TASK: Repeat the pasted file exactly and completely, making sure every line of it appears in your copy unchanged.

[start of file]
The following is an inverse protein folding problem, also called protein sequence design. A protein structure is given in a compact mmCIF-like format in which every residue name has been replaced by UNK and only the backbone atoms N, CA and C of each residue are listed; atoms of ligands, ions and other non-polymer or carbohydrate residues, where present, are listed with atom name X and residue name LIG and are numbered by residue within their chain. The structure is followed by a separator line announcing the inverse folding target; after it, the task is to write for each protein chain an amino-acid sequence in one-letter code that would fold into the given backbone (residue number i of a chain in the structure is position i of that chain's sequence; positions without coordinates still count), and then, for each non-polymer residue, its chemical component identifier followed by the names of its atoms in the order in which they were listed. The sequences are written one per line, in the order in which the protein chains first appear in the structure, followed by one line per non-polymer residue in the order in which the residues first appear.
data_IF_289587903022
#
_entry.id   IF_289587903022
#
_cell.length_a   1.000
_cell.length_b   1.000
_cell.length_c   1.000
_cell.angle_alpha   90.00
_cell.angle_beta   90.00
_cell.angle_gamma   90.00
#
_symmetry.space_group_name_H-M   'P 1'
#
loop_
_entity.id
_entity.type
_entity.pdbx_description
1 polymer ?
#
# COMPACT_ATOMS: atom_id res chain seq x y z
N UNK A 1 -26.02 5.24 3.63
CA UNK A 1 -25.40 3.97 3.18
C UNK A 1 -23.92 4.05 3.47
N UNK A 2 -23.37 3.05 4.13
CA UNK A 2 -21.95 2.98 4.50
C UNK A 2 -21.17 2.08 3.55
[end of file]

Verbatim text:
The following is an inverse protein folding problem, also called protein sequence design. A protein structure is given in a compact mmCIF-like format in which every residue name has been replaced by UNK and only the backbone atoms N, CA and C of each residue are listed; atoms of ligands, ions and other non-polymer or carbohydrate residues, where present, are listed with atom name X and residue name LIG and are numbered by residue within their chain. The structure is followed by a separator line announcing the inverse folding target; after it, the task is to write for each protein chain an amino-acid sequence in one-letter code that would fold into the given backbone (residue number i of a chain in the structure is position i of that chain's sequence; positions without coordinates still count), and then, for each non-polymer residue, its chemical component identifier followed by the names of its atoms in the order in which they were listed. The sequences are written one per line, in the order in which the protein chains first appear in the structure, followed by one line per non-polymer residue in the order in which the residues first appear.
data_IF_289587903022
#
_entry.id   IF_289587903022
#
_cell.length_a   1.000
_cell.length_b   1.000
_cell.length_c   1.000
_cell.angle_alpha   90.00
_cell.angle_beta   90.00
_cell.angle_gamma   90.00
#
_symmetry.space_group_name_H-M   'P 1'
#
loop_
_entity.id
_entity.type
_entity.pdbx_description
1 polymer ?
#
# COMPACT_ATOMS: atom_id res chain seq x y z
N UNK A 1 -26.02 5.24 3.63
CA UNK A 1 -25.40 3.97 3.18
C UNK A 1 -23.92 4.05 3.47
N UNK A 2 -23.37 3.05 4.13
CA UNK A 2 -21.95 2.98 4.50
C UNK A 2 -21.17 2.08 3.55